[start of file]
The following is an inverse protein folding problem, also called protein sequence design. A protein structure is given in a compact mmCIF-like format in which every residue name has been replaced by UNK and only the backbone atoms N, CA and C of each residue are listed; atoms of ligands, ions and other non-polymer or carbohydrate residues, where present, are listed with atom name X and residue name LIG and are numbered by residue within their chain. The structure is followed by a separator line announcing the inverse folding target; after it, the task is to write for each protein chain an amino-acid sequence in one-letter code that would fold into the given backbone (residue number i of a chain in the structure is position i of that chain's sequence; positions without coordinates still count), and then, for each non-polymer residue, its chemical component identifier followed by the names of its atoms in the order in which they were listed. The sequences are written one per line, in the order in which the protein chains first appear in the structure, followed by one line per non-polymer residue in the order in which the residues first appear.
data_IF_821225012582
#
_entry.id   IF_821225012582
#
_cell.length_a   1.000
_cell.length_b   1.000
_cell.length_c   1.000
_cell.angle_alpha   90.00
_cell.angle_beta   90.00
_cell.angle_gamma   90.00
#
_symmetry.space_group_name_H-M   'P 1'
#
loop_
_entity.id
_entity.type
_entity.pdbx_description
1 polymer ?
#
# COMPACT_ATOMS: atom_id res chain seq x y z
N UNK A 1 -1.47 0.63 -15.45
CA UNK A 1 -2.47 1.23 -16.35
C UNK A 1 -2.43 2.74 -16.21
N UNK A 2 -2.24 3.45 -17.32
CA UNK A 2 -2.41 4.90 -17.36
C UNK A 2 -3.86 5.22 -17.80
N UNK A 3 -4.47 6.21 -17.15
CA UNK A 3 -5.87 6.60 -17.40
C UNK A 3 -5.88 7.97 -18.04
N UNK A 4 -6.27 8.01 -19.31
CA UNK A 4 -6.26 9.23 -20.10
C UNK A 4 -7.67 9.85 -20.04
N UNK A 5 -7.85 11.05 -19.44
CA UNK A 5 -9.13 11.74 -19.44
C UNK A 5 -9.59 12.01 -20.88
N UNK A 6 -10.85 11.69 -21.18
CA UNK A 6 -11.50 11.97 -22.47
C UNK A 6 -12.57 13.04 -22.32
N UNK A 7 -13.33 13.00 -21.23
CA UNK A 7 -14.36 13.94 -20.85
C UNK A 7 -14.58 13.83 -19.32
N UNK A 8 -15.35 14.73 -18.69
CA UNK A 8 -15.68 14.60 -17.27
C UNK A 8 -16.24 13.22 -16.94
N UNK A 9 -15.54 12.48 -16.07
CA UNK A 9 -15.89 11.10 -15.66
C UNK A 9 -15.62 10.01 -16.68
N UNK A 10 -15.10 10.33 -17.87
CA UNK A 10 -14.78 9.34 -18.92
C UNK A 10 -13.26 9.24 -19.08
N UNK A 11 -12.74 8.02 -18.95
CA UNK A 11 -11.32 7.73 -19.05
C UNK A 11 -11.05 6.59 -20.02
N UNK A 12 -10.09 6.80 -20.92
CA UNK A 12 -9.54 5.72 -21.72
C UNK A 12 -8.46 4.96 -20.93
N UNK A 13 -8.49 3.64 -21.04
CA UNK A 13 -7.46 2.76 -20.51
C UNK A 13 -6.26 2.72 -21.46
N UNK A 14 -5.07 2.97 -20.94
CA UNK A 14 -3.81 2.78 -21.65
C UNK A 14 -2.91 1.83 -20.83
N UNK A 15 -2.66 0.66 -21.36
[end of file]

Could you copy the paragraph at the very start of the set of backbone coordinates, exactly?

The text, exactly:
The following is an inverse protein folding problem, also called protein sequence design. A protein structure is given in a compact mmCIF-like format in which every residue name has been replaced by UNK and only the backbone atoms N, CA and C of each residue are listed; atoms of ligands, ions and other non-polymer or carbohydrate residues, where present, are listed with atom name X and residue name LIG and are numbered by residue within their chain. The structure is followed by a separator line announcing the inverse folding target; after it, the task is to write for each protein chain an amino-acid sequence in one-letter code that would fold into the given backbone (residue number i of a chain in the structure is position i of that chain's sequence; positions without coordinates still count), and then, for each non-polymer residue, its chemical component identifier followed by the names of its atoms in the order in which they were listed. The sequences are written one per line, in the order in which the protein chains first appear in the structure, followed by one line per non-polymer residue in the order in which the residues first appear.